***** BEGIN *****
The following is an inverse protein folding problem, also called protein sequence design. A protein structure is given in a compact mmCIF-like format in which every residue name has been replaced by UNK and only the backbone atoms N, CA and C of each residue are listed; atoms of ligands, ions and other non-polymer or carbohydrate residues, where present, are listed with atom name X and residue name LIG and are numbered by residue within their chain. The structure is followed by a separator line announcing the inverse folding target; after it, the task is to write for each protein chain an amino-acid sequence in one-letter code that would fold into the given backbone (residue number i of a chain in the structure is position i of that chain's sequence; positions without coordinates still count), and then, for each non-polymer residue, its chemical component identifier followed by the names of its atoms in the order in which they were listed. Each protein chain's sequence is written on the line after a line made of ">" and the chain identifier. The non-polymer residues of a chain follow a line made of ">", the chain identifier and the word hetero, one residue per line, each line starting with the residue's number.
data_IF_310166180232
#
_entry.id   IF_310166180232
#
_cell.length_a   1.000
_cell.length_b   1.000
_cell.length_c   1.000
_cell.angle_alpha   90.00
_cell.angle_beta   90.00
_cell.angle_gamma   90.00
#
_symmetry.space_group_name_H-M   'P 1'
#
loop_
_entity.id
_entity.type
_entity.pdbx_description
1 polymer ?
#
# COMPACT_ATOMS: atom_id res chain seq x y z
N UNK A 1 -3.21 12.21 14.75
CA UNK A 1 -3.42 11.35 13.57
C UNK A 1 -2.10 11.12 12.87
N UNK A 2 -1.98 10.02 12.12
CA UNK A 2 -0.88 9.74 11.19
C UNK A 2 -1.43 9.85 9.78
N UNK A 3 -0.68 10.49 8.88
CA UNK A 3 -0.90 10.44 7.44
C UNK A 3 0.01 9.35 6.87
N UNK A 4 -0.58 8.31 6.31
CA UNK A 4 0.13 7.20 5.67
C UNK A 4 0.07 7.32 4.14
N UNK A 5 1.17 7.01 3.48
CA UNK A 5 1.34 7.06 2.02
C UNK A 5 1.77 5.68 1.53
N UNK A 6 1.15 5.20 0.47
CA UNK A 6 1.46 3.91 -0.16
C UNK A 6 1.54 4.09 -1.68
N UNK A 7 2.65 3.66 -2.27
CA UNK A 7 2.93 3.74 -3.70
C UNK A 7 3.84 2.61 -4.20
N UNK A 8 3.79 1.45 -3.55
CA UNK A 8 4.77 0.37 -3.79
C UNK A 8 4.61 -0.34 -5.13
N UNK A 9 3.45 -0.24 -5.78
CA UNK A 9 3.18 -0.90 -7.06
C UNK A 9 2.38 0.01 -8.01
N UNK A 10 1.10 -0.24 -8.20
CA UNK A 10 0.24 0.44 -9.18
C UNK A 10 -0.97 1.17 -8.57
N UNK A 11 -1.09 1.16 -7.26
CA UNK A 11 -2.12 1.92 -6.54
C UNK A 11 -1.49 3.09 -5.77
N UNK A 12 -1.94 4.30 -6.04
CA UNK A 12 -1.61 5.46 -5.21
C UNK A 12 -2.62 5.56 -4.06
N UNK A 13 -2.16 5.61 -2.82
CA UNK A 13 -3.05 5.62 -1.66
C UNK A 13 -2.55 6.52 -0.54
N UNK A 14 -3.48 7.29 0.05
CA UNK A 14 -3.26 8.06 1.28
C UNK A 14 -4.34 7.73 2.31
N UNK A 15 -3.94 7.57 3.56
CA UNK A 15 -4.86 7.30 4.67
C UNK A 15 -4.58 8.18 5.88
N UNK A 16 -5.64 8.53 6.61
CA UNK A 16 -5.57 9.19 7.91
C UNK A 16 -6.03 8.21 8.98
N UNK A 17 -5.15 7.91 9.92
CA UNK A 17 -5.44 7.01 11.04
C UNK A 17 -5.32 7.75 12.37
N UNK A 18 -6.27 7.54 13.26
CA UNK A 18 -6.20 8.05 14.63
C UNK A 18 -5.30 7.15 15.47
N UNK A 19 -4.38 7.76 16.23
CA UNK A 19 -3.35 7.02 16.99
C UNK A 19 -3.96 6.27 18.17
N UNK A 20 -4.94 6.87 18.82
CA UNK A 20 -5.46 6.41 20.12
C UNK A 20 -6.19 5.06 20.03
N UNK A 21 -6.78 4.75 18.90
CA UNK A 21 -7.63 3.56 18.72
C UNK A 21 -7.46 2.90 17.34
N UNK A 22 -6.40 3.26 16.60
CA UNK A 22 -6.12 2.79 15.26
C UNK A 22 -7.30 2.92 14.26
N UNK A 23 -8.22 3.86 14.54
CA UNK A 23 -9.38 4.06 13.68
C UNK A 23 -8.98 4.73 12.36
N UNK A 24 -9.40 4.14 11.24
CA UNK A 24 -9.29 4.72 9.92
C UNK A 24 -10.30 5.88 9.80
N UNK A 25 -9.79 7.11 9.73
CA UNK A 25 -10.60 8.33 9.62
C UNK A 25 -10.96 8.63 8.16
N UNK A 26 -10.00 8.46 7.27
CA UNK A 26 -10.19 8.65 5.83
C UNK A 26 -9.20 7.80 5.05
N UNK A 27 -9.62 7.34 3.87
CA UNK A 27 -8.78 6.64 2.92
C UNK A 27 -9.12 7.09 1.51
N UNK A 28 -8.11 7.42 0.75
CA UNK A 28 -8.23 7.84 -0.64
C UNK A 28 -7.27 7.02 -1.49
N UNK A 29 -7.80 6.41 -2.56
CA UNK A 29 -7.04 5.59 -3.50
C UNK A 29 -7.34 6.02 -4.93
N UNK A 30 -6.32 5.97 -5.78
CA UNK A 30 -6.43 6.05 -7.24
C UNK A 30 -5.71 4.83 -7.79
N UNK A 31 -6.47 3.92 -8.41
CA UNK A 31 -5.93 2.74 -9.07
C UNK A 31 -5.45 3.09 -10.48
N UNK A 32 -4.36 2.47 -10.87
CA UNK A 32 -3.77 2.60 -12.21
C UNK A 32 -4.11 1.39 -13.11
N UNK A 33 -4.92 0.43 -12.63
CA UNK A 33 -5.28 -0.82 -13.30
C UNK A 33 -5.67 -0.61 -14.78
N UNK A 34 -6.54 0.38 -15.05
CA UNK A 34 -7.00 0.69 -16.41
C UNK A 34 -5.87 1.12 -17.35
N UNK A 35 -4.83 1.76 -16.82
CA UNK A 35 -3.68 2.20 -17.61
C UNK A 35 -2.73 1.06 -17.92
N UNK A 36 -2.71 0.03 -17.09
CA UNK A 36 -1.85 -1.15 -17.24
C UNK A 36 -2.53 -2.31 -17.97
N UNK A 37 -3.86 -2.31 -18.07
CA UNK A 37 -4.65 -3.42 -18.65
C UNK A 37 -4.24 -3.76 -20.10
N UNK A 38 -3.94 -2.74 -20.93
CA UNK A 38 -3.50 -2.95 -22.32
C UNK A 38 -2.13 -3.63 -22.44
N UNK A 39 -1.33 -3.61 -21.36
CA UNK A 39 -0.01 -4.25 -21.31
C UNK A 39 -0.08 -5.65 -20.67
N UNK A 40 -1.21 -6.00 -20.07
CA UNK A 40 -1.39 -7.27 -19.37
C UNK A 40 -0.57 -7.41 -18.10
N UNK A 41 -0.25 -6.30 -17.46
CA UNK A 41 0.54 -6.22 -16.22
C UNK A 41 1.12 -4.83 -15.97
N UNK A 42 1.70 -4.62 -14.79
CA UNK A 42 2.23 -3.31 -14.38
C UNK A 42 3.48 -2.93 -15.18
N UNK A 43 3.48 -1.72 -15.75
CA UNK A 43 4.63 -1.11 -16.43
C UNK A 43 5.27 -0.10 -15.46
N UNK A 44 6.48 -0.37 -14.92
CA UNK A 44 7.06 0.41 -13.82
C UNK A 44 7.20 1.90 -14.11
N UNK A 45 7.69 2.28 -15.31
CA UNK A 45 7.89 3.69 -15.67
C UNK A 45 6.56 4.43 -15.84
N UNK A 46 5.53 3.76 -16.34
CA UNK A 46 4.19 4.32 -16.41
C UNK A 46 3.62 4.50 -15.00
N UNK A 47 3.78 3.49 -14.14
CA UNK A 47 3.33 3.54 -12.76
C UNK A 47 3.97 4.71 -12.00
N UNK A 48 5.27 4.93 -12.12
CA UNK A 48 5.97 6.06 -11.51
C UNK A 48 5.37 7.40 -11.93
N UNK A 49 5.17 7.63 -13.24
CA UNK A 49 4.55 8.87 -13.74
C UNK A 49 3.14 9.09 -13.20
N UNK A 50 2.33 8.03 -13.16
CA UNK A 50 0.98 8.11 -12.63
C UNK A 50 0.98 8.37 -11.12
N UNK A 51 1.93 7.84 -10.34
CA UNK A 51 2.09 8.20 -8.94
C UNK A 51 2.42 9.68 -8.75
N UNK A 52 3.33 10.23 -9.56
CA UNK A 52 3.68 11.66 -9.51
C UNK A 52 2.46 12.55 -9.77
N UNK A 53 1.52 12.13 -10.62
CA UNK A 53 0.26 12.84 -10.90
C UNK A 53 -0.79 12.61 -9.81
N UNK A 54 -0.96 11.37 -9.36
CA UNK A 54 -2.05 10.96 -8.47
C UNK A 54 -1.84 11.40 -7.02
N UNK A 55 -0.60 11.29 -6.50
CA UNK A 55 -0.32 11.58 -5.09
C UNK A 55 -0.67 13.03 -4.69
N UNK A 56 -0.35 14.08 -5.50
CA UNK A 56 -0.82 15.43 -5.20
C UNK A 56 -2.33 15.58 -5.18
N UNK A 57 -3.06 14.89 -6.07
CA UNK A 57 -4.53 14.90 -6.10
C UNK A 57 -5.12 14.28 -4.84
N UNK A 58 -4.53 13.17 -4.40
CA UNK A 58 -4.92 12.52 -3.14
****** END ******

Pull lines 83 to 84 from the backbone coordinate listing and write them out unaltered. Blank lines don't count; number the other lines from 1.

CA UNK A 21 -7.63 3.56 18.72
C UNK A 21 -7.46 2.90 17.34